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    Hi guys.

    I hope this isn't in the wrong forum.

    I'm twenty one years old and I want to go back to university. I attended for two years but due to something of a breakdown I was forced to drop out. I've spent the last year working and trying to figure out what I want to do from here. I've decided that I need to go back and right my wrongs.

    In order to do this, I need a few questions answered (if these questions are answered elsewhere then I apologise).

    - I studied for two years. If I can provide the first year of funding in a three year course (which I can), can I still claim the remaining two years of funding to finish the degree?
    -How should I go about applying for university? UCAS? Or is there a different approach for "mature" students?
    -I remember needing references when I was applying. Who can I ask to be my reference this time around if I still need them?
    -How much of my prior run at university am I required to / should I talk about in my application?
    -Is there anything else you can think of that I should know about?

    Thanks for taking the time to read this.
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    I was in a similar boat to you, although I applied to uni whilst i was at college doing an access course, so i had my tutor as my academic reference.

    Yes, you will receive funding for the second two years, you'll also receive a maintenence loan for first year should you apply for one, just won't get the £9k to pay the tuition fees

    .You will still need to apply through UCAS, as for a reference I don't know, maybe try and see if one of your old teachers will give you one? As it really needs to be an academic reference.

    Very little - you'll be able to (and have to) enter it in the "previous qualifications" section, even if you didn't gain a qualification - all I put was something like "I dropped out of university due to personal issues", but I'm not sure you even need to put that in the personal statement.

    Your personal statement will hold quite a lot of weight as a mature student, so make sure you spend a fair amount of time on it, avoid cliches and all that, but you probably know the process.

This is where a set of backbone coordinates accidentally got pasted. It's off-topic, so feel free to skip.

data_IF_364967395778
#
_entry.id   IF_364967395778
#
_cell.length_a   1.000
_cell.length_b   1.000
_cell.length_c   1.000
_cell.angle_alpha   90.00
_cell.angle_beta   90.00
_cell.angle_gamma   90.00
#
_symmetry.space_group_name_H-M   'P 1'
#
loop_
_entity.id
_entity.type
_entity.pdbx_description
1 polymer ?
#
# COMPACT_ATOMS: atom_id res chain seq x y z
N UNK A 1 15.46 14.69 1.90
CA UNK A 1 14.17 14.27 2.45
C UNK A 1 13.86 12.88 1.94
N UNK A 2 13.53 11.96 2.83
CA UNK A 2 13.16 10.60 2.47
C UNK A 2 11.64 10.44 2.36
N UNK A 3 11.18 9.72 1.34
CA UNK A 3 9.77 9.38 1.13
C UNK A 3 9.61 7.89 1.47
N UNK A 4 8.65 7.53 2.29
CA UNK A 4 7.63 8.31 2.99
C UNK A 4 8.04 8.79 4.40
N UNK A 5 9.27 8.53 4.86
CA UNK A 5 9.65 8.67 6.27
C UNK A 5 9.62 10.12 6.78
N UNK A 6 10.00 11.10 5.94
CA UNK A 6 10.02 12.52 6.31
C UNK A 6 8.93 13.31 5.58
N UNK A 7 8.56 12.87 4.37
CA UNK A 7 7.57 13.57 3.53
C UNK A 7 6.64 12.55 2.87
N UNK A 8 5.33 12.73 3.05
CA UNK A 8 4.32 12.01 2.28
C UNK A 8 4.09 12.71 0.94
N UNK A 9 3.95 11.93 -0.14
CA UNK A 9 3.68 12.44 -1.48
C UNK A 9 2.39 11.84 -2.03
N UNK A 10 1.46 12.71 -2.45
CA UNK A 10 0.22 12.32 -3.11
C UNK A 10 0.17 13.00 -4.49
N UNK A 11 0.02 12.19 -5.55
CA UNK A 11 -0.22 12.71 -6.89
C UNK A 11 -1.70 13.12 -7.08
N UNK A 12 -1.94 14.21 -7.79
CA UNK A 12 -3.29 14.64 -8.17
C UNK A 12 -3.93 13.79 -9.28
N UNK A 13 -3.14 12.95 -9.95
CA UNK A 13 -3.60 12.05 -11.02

Good luck.
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    (Original post by Cauge)
    Hi guys.

    I hope this isn't in the wrong forum.

    I'm twenty one years old and I want to go back to university. I attended for two years but due to something of a breakdown I was forced to drop out. I've spent the last year working and trying to figure out what I want to do from here. I've decided that I need to go back and right my wrongs.

    In order to do this, I need a few questions answered (if these questions are answered elsewhere then I apologise).

    - I studied for two years. If I can provide the first year of funding in a three year course (which I can), can I still claim the remaining two years of funding to finish the degree?
    -How should I go about applying for university? UCAS? Or is there a different approach for "mature" students?
    -I remember needing references when I was applying. Who can I ask to be my reference this time around if I still need them?
    -How much of my prior run at university am I required to / should I talk about in my application?
    -Is there anything else you can think of that I should know about?

    Thanks for taking the time to read this.
    If you can prove with doctors letters and official letters from your university about your breakdown you may be able to claim the second year back meaning you'd have enough to cover 3 more years studying.